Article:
**From New Scientist #2274, 20th January 2001** [link]

George is planning to celebrate the new millennium — the *real* one — by visiting Foula, the most remote of the Shetland Islands. It is one of the few places in the world where the inhabitants still live by the old Julian calendar rather than the now almost universal Gregorian calendar.

In order to correct the drift of the Julian calendar against the seasons, Pope Gregory decreed that in 1582, Thursday 4th October (Julian) should be immediately followed by Friday 15th October (Gregorian), and in order to prevent a recurrence of the drift, years divisible by 100 would henceforth only be leap years if divisible by 400. Previously *all* years divisible by four were leap years. Catholic countries obeyed immediately, others — apart from Foula — fell into line in later centuries.

While planning his visit George programmed his computer to print 12-month calendars for the required year, showing weekdays, under both Julian and Gregorian styles. But when he ran the program he was surprised to find that the two printouts were identical.

He then realised that he had entered the wrong year number — the Julian and Gregorian calendars for the year 2001 are *not* the same.

What is the first year after 1582 for which they *are* the same?

[enigma1118]

### Like this:

Like Loading...

This Python program runs in 41ms.

Solution:The calendars are the same in year 2101.According to Wikipedia [ https://en.wikipedia.org/wiki/Foula ], the year 1900 was not treated as leap year on Foula, so their calendar is currently 1 day ahead of the Julian calendar, and so George’s printout would not be the correct calendar for Foula.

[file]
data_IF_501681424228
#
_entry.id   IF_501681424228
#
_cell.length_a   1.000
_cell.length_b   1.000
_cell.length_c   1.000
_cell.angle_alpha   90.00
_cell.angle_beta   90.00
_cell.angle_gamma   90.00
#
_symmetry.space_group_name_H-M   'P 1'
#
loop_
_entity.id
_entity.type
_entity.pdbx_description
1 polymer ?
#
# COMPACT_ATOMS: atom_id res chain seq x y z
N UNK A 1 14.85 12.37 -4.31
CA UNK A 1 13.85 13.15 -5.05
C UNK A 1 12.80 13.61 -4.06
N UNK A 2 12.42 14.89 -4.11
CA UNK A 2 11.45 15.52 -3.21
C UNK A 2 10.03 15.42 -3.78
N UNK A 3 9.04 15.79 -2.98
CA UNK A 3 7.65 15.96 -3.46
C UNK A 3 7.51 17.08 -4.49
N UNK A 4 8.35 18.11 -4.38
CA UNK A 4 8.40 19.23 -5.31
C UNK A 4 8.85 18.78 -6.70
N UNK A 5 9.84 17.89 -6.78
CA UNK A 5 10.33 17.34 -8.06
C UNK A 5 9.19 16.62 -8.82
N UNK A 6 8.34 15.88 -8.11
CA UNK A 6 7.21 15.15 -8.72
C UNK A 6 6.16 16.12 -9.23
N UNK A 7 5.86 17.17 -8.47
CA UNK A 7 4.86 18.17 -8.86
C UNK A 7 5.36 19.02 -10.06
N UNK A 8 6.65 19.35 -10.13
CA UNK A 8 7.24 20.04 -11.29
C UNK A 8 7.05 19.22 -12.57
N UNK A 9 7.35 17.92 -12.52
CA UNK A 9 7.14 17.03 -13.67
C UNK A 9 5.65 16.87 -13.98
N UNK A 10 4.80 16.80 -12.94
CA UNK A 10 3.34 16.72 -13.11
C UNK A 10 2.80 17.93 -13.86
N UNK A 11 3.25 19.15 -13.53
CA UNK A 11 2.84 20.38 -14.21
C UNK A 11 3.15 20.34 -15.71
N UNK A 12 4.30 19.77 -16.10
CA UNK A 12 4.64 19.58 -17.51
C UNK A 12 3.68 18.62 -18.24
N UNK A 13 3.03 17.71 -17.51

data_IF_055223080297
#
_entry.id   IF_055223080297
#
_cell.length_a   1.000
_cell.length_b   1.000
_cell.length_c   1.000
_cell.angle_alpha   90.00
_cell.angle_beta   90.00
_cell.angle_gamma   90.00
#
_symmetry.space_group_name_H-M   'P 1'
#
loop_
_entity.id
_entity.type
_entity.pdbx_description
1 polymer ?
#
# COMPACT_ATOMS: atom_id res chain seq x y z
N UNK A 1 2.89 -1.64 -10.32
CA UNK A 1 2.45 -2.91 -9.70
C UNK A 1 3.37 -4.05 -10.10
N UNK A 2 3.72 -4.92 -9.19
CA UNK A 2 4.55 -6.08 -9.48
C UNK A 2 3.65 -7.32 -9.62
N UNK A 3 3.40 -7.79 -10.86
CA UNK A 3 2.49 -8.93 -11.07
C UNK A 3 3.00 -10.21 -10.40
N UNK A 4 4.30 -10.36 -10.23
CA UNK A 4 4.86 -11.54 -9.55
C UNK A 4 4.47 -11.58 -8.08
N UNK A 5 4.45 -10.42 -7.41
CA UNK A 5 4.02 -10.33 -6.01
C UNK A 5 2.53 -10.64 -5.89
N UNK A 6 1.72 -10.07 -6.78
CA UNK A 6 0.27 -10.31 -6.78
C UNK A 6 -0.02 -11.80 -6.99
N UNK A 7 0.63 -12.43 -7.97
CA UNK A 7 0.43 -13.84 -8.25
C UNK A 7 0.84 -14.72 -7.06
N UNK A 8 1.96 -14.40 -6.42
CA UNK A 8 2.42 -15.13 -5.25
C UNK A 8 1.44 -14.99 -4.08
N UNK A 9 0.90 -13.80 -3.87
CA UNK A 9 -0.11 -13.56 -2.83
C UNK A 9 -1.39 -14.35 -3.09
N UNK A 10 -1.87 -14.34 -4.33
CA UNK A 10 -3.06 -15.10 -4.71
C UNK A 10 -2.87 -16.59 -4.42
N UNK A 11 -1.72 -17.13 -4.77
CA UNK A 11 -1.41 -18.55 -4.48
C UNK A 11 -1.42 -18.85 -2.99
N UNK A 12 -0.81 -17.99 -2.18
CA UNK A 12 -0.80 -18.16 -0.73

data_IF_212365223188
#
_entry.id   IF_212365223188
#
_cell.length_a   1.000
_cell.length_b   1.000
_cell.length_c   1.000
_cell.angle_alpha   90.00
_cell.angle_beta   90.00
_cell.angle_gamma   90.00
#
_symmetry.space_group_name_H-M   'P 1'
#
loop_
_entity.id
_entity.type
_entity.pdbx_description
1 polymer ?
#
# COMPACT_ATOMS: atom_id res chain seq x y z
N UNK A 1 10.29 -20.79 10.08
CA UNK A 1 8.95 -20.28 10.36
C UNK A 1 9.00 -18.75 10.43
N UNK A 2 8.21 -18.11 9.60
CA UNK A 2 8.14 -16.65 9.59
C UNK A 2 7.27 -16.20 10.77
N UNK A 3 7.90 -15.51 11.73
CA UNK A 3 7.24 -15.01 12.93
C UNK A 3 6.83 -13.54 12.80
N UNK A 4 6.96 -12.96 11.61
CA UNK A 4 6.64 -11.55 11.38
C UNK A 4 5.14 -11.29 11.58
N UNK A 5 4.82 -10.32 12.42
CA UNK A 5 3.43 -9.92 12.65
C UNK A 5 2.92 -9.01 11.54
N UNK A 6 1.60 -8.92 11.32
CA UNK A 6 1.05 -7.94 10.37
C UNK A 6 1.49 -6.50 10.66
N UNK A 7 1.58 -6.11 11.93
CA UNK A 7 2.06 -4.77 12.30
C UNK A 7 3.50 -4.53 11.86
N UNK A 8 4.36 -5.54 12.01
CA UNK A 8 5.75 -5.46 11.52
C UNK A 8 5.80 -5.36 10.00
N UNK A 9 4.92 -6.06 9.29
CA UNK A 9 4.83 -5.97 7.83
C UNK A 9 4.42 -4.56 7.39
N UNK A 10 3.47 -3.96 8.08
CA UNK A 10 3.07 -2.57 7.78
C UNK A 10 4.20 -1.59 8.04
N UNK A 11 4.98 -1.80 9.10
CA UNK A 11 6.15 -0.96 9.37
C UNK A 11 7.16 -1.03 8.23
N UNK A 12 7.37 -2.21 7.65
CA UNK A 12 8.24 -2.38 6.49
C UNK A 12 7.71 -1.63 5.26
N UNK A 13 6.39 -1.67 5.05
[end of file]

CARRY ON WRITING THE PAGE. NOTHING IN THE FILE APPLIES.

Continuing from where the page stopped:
The solution fits with what we would expect. We need the calendars to be offset by a whole number of weeks, and they start off 10 days apart. The only difference in the calendars is the way leap days are observed. So in every 400 year period there are 3 leap days that are observed in the Julian calendar, but not in the Gregorian calendar, so the drift will increase by 3 days every 400 years.

In year 1600, both calendars will have observed a leap day and will still be 10 days apart.

In year 1700, the Julian calendar will have observed a leap day, but the Gregorian calendar won’t, so they will be 11 days apart (at the end of the year).

In year 1800, the Julian calendar have had a leap day, and the Gregorian won’t, so they will be 12 days apart.

In year 1900, they will be 13 days apart.

In year 2000, both calendars observe a leap day, so they remain 13 days apart.

In year 2100, the Julian calendar has a leap day and the Gregorian calendar doesn’t, so they will be 14 days apart.

So the printouts for Year 2101 will be the same for both calendars.

Note that although the printouts for the Gregorian and Julian calendars would be the same for the year 2101, the calendars are not in sync. At the time adherents of the Julian calendar are celebrating January 1st, people following the Gregorian calendar would already be on January 14th (and for the residents of Foula it would be January 2nd).

We can use the Unix

ncalcommand to generate Julian and Gregorian calendars, and then compare the output to see if they are the same. Here’s a Python program that does the comparison for us.When we run this (on a Unix system) we find that Year 2101 is indeed the first year that the printouts are the same.